Shop local 

I picked-up this silver pendant below in the Sunday morning market in Plaza del Cabildo. It’s mainly for coin lovers, but worth it just to see the local men trading stamps in this monumental square.

My best flamenco experience came in the form of a visit to local flamenco atelier, Aurora Gaviño.  The shop has two cabinets of earrings ranging from big to huge.  I got these hand-painted tiles for earrings. 

 

Vintage and preloved fashion can be found on Feria, the street that is transformed into a flea market every Thursday morning.  I noted Crispa2 Vintage for the cute preloved Fendi bag I saw in the window, but it wasn’t on Feria street so there’s ironically a second Crispa2 somewhere else in the city.    

Near the Metrosol Parasol, the giant controversial wooden mushroom structure that we thought was stunning, sits some good places for conscious shopping. Verde Moscú is a great little boutique selling eco-fashion for women and men with their own brand of clothing alongside other sustainable Spanish and European brands such as Thinking Mu, Tiralahilacha and Armedangels.  I also discovered the Barcelona backpack brand Urbanita here.  Isadora is another women’s boutique just in front of Verde Moscú that is more cutesy, but stocks some cool pieces by Skunkfunk.   

There are lots of shoe shops, and I couldn’t leave Spain without a pair of espadrilles. La MallorquinaCalle Córdoba, 7, Sevilla had the best classic styles in bold colours by brands that are part of the espadrille association from the town of Cervera del Río Alhama in Rioja.

Jazz 

There’s an intimate little club called Jazz Naima Sevilla in Alameda, which is the hip district with a beautiful square and lots of bars and restaurants.  It’s free so you can poke your head in to see if you like the vibe of the music which ranges from jazz to swing, blues to funk fusion from night to night.

Triana 

Check out the Triana neighbourhood across the river where the flamenco artists, bullfighters and gypsies used to reside. Triana looks a lot more ordinary than the other side, but when you explore there are some real gems like casual local bakeries and tapas bars where we sampled our first salmorejo soup (like gazpacho, but creamier). Note: If you’re veggie then it’s worth making sure they don’t garnish it with serrano ham. The indoor food market, Mercado de Triana is also worth a visit for genuinely great local food.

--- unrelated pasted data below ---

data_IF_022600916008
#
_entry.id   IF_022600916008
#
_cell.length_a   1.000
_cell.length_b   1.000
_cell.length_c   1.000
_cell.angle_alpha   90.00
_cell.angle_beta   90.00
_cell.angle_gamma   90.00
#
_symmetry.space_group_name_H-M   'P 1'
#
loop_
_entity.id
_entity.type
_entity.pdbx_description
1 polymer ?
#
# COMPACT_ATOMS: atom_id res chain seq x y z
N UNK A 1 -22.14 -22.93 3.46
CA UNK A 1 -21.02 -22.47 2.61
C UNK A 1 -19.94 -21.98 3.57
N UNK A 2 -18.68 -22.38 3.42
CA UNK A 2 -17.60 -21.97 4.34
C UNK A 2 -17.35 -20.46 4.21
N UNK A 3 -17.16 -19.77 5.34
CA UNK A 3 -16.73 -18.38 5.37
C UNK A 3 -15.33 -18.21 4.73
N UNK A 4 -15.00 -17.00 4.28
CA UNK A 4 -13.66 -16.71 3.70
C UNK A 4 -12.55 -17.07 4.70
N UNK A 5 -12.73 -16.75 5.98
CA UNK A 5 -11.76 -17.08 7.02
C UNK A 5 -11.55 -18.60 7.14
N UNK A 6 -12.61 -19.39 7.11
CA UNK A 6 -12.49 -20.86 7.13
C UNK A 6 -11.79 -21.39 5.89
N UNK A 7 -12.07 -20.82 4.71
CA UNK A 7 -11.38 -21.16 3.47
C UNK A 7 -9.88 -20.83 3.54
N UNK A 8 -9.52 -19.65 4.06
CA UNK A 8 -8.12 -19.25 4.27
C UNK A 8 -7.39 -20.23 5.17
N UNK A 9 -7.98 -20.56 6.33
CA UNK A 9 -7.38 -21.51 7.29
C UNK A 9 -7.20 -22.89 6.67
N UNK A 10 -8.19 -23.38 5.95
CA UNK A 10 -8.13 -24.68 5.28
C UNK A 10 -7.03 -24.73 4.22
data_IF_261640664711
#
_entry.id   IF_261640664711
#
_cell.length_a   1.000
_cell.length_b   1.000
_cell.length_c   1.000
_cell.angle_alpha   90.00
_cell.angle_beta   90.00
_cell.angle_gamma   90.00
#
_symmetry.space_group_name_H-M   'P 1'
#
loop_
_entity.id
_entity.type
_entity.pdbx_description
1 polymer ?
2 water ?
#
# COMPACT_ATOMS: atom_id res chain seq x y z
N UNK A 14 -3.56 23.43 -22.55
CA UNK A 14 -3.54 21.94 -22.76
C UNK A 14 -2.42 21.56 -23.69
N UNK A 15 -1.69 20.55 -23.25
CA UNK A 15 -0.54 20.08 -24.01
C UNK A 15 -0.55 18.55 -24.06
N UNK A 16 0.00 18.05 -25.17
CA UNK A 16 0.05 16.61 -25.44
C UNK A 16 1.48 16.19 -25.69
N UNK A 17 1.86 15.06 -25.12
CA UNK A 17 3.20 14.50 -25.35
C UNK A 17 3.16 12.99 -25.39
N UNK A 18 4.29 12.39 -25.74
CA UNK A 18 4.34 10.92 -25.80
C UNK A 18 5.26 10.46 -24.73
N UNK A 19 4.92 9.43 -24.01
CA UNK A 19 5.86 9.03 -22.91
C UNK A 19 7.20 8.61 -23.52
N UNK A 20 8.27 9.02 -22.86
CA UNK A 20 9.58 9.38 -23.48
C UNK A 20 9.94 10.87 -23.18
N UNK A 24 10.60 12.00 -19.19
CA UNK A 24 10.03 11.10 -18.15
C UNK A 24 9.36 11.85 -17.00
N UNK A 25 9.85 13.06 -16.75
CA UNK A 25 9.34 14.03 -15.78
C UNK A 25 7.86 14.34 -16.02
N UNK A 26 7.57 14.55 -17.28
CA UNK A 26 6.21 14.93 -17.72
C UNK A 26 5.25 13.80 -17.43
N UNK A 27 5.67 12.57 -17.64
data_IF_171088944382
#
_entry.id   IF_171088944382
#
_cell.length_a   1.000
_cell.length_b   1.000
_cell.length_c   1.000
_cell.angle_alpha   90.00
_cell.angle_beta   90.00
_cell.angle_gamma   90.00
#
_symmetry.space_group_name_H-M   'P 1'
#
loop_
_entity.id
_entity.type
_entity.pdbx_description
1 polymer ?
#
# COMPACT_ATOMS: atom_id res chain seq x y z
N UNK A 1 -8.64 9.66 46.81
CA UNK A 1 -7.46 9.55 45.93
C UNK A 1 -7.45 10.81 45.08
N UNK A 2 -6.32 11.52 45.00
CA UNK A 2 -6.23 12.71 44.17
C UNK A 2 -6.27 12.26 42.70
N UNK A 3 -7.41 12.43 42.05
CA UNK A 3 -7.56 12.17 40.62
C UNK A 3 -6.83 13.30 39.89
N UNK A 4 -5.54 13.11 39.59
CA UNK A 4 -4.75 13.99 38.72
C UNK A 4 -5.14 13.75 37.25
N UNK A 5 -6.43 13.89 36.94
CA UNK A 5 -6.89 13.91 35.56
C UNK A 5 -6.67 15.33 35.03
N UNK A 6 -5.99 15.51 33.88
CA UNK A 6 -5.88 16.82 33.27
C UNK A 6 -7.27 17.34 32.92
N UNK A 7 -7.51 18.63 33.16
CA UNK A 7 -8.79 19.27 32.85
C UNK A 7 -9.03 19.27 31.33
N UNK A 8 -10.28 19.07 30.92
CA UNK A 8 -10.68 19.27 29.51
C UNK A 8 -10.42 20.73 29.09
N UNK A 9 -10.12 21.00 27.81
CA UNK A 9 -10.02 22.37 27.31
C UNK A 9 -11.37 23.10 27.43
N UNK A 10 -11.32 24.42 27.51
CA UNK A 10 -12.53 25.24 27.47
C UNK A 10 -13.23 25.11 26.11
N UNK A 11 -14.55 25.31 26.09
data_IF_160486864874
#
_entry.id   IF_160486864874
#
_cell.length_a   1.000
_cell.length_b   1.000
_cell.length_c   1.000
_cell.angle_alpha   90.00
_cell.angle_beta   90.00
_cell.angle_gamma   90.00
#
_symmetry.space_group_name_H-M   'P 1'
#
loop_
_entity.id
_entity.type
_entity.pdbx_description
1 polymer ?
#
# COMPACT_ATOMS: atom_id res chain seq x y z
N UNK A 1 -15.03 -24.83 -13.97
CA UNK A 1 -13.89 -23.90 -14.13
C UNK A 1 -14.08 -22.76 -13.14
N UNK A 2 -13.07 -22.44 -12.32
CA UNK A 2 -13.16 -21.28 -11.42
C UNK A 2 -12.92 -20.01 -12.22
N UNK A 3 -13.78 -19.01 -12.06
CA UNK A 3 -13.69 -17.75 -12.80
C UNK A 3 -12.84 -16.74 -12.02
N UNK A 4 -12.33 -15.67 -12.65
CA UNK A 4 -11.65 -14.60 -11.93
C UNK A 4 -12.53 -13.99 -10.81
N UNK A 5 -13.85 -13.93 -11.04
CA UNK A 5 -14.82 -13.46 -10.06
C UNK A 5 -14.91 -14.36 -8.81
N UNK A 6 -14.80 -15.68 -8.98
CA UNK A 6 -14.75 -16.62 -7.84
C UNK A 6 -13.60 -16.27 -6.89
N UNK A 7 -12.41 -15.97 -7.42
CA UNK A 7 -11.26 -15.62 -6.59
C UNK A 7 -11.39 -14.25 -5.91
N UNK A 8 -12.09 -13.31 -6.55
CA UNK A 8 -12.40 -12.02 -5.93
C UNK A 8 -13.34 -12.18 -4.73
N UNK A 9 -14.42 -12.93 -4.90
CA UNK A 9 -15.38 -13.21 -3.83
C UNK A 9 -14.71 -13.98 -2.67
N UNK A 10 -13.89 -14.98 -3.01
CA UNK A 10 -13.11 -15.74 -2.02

Packing list with what I wore from the Indigo crop at the top 

Indigo crop top VIMPELOVA, preloved Balenciaga skirt, Luna bag Cult Gaia (also below), sandals The poet sandal maker of Athens, jewellery The Sablon Antiques Market in Brussels, ’60s sunglasses from Klasik

Black ’80s Katherine Hamnett dress from Wolf & Gypsy VintageGeorge basket bag by MUUN from LN-CC, rope sandals Nomadic State of Mind, antique cross necklace The Sablon Antiques Market

Loyalty 2 Gaia dress Vivienne Westwood

Hollyhock dyed silk slip Local Dialect, preloved Yves Saint Laurent jacket, bag Abacá worn with a Vegan pouch inside from Noumenon, earrings Aurora Gaviño

Organic cotton shirt MUJI, skirt, sandals and sunglasses as before, preloved Fendi bag from Isabelle Bajart

Dress Naya Rea,  preloved Fendi bag as before, shell earrings from Brighton

Old Stella McCartney dress that comes out every summer holiday or wedding since I bought it in a sample sale in 2011

And finally, How bad are bananas?  Mike Berners-Lee provided my reading material about the carbon footprint of EVERYTHING.

©Photographs Reclaimed Woman

 

 

 

I want an eco-hot relationship with my clothes – Interview with COSSAC

Today’s eco-warrior is less hemp, more hot.  I don’t mean to do a disservice to the durable natural fibre, but hemp clothing is still building a new rep amongst fashion seekers that have discovered sexy and sustainable can coexist – as they do in the #ecohot label COSSAC.

I met Agatka Kozak, the woman behind COSSAC in a café off Brick Lane in East London.  The day of our interview was one of the worst snow days in the city this season, yet our café was surprisingly busy with the usual mix of hipsters and high-flyers you would expect on the border of Shoreditch and the financial district.